Archive Results For: War of 1812

Noah at Sea

By edited by H. G. Barnby

“Travels in England, France, Spain and the Barbary States in the years 1813, 14 and 15” was published by Mordecai Noah, a United States citizen.  He set off to take up an appointment as Consul at Tunis but his ship was captured by the Brest blockading fleet.  His comments on his treatment are illuminating.  He […] Read More

Filed under: Atlantic | War of 1812 | Mediterranean
Subjects include: Biography | Navies | Ocean Liners & Passenger Craft | Strategy & Diplomacy

Impressment & the American Merchant Marine 1782–1812; an American View

By George Selement

British seamen deserted frequently.  The British navy boarded neutral American ships to recover them and then also seized other nationalities. The British pressed ten times the number that might be British. Less than ten percent of wrongly pressed Americans were released.   The Americans protested but diplomatic negotiations foundered for reasons of British security, American nationalism, […] Read More

Filed under: Atlantic | War of 1812 | English Channel | Other (Eighteenth C) | Press Gangs
Subjects include: Manpower & Life at Sea | Merchant Marines | Navies | Strategy & Diplomacy

British Naval Problems at Halifax During the War of 1812

By Barry J. Lohnes

The article offers a reappraisal of the maritime war of 1812. At the outset of war, in 1811, the Royal Navy’s Halifax squadron was beset with problems including the ships being in a state of disrepair and a severe shortage of both manpower and naval stores. Mediocre leadership and faulty intelligence on the part of […] Read More

Filed under: Atlantic | War of 1812
Subjects include: Harbours & Dockyards | Navies

Note: Gun Names

By Edgar K. Thompson

During the Revolutionary War and the War of 1812, it was the custom in some ships of the United States Navy for sailors to give names or nicknames to the guns they served. The name applied to the gun and its partner opposite which would indicate that the entire battery was named. The guns of […] Read More

Filed under: Atlantic | War of 1812 | American Revolution
Subjects include: Manpower & Life at Sea | Navies | Weapons

The Action between the Shannon and the Chesapeake

By D.L. Dennis

The USS Chesapeake left Boston on the June 1st, 1813, with orders to sail for Canada. HMS Shannon was now the only blockading ship in her way. The two ships closed and opened fire in the late afternoon. Ten minutes later, the Chesapeake’s rigging was badly damaged, it could not avoid being blown onto the […] Read More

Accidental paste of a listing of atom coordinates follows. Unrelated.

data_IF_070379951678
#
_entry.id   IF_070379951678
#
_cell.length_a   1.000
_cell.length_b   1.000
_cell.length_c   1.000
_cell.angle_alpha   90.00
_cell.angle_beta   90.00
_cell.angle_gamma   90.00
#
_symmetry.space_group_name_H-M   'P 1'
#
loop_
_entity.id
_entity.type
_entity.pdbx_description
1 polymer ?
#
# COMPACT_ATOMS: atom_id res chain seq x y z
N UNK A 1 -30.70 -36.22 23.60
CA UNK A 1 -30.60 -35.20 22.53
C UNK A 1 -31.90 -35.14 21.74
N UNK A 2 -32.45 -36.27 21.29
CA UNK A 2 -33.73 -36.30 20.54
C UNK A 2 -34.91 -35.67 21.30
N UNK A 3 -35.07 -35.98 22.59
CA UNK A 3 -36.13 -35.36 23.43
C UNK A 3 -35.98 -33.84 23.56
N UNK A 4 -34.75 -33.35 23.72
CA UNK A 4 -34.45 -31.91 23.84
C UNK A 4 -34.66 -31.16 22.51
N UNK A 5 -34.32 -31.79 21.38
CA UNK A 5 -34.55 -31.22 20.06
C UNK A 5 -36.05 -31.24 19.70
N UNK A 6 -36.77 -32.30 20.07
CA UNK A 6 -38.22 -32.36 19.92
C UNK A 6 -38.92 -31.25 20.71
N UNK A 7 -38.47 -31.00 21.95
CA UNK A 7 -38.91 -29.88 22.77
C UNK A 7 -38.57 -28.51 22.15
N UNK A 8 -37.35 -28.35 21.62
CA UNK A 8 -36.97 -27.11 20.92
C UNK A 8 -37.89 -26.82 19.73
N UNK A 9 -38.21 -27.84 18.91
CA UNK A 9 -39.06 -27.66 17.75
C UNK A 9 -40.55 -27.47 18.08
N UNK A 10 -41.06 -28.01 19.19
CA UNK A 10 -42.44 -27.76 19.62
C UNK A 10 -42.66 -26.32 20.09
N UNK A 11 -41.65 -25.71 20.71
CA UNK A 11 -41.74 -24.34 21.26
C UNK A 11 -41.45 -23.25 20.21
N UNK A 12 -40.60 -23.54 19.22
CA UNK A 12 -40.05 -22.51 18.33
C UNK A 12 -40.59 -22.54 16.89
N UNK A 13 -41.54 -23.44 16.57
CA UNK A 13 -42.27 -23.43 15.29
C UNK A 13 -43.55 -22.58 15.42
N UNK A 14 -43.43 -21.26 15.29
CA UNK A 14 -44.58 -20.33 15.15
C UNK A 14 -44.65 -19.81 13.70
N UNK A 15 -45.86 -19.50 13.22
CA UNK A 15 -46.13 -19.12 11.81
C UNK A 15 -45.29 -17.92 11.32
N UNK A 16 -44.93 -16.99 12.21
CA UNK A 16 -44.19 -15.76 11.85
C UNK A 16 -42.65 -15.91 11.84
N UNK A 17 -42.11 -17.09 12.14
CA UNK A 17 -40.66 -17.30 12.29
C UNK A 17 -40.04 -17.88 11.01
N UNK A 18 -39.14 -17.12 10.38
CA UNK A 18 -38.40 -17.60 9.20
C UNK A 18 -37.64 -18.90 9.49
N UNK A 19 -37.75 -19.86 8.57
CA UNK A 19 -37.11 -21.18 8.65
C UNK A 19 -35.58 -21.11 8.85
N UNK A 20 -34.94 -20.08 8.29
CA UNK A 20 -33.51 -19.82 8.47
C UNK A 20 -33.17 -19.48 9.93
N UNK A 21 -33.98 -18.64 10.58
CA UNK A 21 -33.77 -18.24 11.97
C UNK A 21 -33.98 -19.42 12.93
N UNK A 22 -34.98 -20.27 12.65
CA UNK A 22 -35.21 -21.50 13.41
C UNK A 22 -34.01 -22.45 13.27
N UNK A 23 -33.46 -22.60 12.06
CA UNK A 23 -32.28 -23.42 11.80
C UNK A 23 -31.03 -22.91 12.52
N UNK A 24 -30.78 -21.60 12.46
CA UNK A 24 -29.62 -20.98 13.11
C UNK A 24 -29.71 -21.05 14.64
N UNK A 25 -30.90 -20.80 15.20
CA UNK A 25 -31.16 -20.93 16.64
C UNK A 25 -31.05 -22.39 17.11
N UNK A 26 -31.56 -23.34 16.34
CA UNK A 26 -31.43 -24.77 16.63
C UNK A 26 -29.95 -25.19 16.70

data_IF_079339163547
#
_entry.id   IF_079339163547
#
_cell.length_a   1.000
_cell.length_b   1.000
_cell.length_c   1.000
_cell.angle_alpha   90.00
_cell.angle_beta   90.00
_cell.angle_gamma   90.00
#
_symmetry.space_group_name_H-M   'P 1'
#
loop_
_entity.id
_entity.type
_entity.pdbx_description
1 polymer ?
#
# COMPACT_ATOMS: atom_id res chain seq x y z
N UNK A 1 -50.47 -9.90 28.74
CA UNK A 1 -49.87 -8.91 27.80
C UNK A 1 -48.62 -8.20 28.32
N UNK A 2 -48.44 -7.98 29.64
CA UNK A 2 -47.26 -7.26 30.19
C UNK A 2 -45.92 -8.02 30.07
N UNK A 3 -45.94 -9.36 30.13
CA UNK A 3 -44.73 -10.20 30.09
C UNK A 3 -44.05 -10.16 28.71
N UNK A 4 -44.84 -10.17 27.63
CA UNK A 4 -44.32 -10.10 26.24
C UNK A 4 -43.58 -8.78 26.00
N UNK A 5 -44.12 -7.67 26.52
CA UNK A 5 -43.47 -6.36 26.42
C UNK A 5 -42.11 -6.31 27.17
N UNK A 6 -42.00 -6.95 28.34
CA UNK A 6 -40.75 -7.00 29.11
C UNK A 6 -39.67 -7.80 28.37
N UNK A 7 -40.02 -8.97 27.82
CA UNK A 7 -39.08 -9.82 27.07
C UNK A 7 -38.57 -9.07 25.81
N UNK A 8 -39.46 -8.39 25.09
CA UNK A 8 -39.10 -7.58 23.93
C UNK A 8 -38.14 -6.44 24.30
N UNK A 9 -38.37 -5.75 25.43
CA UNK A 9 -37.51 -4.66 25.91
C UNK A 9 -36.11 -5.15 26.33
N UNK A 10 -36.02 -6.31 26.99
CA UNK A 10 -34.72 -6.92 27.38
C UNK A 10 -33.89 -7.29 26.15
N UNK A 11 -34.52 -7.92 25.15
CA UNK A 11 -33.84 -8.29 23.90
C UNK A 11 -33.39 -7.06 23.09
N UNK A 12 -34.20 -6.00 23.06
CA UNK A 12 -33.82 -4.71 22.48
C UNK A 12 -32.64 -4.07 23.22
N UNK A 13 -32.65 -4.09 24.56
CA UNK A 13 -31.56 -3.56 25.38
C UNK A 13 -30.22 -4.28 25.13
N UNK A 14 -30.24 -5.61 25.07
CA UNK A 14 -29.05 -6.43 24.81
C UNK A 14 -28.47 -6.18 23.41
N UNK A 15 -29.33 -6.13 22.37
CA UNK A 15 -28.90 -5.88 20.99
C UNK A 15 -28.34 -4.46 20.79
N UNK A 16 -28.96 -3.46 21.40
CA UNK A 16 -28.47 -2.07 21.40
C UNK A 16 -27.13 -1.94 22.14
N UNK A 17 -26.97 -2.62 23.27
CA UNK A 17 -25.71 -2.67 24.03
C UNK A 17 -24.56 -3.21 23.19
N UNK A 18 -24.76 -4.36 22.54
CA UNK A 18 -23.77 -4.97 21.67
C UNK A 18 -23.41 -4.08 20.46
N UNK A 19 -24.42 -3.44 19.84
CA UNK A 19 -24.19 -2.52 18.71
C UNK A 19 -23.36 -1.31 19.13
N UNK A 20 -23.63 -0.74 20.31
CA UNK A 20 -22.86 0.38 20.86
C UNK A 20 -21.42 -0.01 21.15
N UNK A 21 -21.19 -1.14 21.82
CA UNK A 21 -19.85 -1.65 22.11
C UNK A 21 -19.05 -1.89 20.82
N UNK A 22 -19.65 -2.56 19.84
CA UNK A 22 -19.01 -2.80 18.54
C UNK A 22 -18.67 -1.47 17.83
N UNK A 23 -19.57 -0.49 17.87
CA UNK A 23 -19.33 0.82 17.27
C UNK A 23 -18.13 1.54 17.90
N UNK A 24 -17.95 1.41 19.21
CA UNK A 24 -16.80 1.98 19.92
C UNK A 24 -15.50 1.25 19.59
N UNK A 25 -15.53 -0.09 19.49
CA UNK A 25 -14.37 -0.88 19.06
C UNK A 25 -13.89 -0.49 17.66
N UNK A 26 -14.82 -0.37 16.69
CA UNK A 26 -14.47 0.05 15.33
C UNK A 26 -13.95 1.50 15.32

Filed under: Atlantic | War of 1812 | Nineteenth Century
Subjects include: Battles & Tactics

More Light on the Chesapeake

By Anthony Steel

A long and excellent article that uses contemporary sources (often for the first time) to build up a picture of the true nature of the crew of the Chesapeake at the time she struck her flag to HMS Leopard. The author makes a strong case that there were many British born amongst the crew who […] Read More

Filed under: Atlantic | War of 1812 | Mutiny & Discipline
Subjects include: Manpower & Life at Sea | Strategy & Diplomacy

Admiral the Honourable Sir George Elliott

By Rear-Admiral A.H. Taylor

The author quotes extensively from a memoir written by Sir George Elliott in 1855 which was made available by the Marquess of Northampton, his great-grandson and SNR member. He also cross-references with occasional quotations from other contemporary sources. Elliott had a long, varied and successful naval career, starting with the blockade of Toulon in 1795 […] Read More

Filed under: Napoleonic War | Atlantic | War of 1812 | Baltic | Opium Wars | English Channel | French Revolution | Mediterranean | Indian Ocean | Other (location)
Subjects include: Battles & Tactics | Biography | Manpower & Life at Sea | Shipbuilding & Design

The Shipbuilder’s War

By C. Winton-Clare

The article concerns the naval war between Britain and America in 1812-15 as enacted on Lake Ontario. Each side began the war with a small number of ships, the advantage initially with the British. Each began constructing new ships and the fortunes of the combatants fluctuated with the arrival of each new larger or more […] Read More

Filed under: War of 1812 | Other (location)
Subjects include: Battles & Tactics | Navies | Shipbuilding & Design | Weapons

The Ships of the American Navy in the War of 1812

By H I Chapelle

The American navy had been neglected, so there were few ships available to it at the outbreak of war. The author gives a list of these, then discusses in detail their readiness for action, dimensions, armament, and complement. The sailing quality of several smaller ships was spoilt by overloading. American heavy frigate design appears to […] Read More

Filed under: Atlantic | War of 1812
Subjects include: Navies

The Introduction of Shells and Shell-Guns in the United States Navy

By Louis H. Bolander

By contrast with prolonged development in Europe, the introduction of explosive (‘bomb’) shells into American naval warfare was delayed but comprehensive. Columbiad guns (coast defence howitzers firing percussion shells) were successfully used in the war of 1812-15. These were developed into Paixhans’ (shipborne) Canon-Oubisier which were introduced into USN service in 1843 and made standard […] Read More

Filed under: Atlantic | War of 1812
Subjects include: Navies | Weapons

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